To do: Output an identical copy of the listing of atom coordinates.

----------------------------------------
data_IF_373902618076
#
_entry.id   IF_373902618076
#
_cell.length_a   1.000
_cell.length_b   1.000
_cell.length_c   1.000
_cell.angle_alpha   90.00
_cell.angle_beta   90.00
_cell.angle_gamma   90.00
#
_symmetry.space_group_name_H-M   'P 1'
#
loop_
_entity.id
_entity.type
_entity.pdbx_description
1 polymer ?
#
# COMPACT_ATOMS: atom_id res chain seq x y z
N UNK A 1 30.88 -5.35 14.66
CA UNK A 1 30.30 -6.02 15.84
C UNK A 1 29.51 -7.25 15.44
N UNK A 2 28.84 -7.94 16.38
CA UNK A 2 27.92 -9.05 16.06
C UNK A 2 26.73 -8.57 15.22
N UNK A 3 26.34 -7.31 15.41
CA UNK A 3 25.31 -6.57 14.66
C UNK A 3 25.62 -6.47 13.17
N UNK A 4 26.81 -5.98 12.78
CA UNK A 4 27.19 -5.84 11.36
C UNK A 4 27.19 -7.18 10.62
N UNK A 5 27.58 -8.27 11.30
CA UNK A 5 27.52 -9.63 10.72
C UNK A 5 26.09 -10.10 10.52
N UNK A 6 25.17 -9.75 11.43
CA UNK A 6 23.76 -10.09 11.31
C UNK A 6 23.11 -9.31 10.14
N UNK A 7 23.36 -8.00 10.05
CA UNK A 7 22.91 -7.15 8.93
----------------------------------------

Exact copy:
data_IF_373902618076
#
_entry.id   IF_373902618076
#
_cell.length_a   1.000
_cell.length_b   1.000
_cell.length_c   1.000
_cell.angle_alpha   90.00
_cell.angle_beta   90.00
_cell.angle_gamma   90.00
#
_symmetry.space_group_name_H-M   'P 1'
#
loop_
_entity.id
_entity.type
_entity.pdbx_description
1 polymer ?
#
# COMPACT_ATOMS: atom_id res chain seq x y z
N UNK A 1 30.88 -5.35 14.66
CA UNK A 1 30.30 -6.02 15.84
C UNK A 1 29.51 -7.25 15.44
N UNK A 2 28.84 -7.94 16.38
CA UNK A 2 27.92 -9.05 16.06
C UNK A 2 26.73 -8.57 15.22
N UNK A 3 26.34 -7.31 15.41
CA UNK A 3 25.31 -6.57 14.66
C UNK A 3 25.62 -6.47 13.17
N UNK A 4 26.81 -5.98 12.78
CA UNK A 4 27.19 -5.84 11.36
C UNK A 4 27.19 -7.18 10.62
N UNK A 5 27.58 -8.27 11.30
CA UNK A 5 27.52 -9.63 10.72
C UNK A 5 26.09 -10.10 10.52
N UNK A 6 25.17 -9.75 11.43
CA UNK A 6 23.76 -10.09 11.31
C UNK A 6 23.11 -9.31 10.14
N UNK A 7 23.36 -8.00 10.05
CA UNK A 7 22.91 -7.15 8.93